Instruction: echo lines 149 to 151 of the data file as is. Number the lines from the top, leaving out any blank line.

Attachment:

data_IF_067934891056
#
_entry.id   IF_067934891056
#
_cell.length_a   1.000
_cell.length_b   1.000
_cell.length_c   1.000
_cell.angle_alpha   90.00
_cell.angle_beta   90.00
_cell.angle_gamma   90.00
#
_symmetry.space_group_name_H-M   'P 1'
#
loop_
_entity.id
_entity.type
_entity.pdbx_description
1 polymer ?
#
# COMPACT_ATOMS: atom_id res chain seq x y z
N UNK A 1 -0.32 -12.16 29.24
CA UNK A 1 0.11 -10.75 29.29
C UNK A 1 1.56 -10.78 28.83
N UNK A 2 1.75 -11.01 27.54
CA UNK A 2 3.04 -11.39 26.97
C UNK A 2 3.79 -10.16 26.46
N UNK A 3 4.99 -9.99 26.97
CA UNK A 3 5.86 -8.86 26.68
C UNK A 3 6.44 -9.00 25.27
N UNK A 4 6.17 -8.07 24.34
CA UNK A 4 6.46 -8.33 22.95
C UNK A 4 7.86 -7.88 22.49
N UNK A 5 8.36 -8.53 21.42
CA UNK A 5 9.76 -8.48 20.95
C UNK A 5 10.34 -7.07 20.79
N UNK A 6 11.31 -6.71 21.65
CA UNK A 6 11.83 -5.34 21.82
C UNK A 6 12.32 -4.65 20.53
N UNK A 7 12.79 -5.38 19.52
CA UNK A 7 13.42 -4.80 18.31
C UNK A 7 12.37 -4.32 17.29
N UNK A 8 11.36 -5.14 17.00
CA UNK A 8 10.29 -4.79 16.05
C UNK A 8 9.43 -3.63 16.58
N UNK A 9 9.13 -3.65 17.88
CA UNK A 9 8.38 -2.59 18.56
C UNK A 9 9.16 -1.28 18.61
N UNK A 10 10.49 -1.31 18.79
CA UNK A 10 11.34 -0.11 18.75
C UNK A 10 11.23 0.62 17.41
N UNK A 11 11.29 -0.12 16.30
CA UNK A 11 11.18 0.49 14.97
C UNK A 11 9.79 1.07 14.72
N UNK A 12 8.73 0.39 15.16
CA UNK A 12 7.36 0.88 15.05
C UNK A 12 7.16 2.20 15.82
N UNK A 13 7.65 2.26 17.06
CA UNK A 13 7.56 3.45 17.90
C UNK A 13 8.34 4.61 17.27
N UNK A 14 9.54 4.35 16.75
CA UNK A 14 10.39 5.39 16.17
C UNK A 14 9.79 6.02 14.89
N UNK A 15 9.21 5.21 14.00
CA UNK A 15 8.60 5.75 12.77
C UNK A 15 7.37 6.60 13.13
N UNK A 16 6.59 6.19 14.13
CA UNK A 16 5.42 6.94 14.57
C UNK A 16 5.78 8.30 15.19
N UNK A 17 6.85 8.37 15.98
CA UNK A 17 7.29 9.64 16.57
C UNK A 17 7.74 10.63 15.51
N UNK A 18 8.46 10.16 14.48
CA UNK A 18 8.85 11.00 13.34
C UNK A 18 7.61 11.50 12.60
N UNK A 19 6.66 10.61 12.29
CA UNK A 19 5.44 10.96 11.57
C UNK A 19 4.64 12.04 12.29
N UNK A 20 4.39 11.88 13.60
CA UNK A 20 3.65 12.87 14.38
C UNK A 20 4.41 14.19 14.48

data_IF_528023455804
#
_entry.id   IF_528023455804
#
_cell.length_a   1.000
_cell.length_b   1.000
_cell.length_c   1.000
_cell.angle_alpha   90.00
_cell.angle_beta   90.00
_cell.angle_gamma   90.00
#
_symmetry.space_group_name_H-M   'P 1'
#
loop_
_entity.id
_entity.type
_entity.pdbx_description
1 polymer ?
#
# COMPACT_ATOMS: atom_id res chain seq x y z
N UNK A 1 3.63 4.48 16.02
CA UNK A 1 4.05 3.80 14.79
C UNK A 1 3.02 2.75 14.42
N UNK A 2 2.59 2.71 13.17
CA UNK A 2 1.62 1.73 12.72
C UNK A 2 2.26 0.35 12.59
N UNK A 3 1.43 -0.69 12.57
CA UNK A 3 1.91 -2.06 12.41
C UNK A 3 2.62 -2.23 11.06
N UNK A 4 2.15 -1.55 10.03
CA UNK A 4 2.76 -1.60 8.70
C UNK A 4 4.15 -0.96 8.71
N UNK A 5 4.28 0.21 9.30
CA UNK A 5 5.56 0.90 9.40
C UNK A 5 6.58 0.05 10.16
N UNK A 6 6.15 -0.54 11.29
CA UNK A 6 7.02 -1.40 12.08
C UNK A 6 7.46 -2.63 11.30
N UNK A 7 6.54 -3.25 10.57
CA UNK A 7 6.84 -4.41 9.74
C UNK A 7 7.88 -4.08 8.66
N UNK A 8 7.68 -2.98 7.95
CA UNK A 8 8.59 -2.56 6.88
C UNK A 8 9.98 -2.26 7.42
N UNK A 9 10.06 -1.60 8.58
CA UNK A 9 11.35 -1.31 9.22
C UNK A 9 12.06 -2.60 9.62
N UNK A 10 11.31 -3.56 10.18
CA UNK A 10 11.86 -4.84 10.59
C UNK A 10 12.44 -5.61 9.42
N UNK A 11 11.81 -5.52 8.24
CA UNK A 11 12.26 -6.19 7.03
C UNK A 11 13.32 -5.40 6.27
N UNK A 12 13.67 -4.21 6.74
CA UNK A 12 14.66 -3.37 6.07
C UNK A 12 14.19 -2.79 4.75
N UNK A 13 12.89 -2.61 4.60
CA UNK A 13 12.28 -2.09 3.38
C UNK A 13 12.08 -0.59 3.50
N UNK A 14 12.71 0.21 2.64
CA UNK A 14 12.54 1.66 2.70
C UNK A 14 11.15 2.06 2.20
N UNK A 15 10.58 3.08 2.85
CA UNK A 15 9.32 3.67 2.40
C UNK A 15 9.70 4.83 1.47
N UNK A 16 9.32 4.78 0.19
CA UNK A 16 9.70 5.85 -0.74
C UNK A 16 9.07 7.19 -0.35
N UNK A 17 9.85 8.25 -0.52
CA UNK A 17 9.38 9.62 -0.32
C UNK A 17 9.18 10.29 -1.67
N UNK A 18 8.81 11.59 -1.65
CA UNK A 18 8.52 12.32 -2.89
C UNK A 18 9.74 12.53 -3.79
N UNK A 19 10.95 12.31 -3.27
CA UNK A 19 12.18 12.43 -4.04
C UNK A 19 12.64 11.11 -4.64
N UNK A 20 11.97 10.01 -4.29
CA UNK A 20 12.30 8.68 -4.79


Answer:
N UNK A 17 9.85 8.25 -0.52
CA UNK A 17 9.38 9.62 -0.32
C UNK A 17 9.18 10.29 -1.67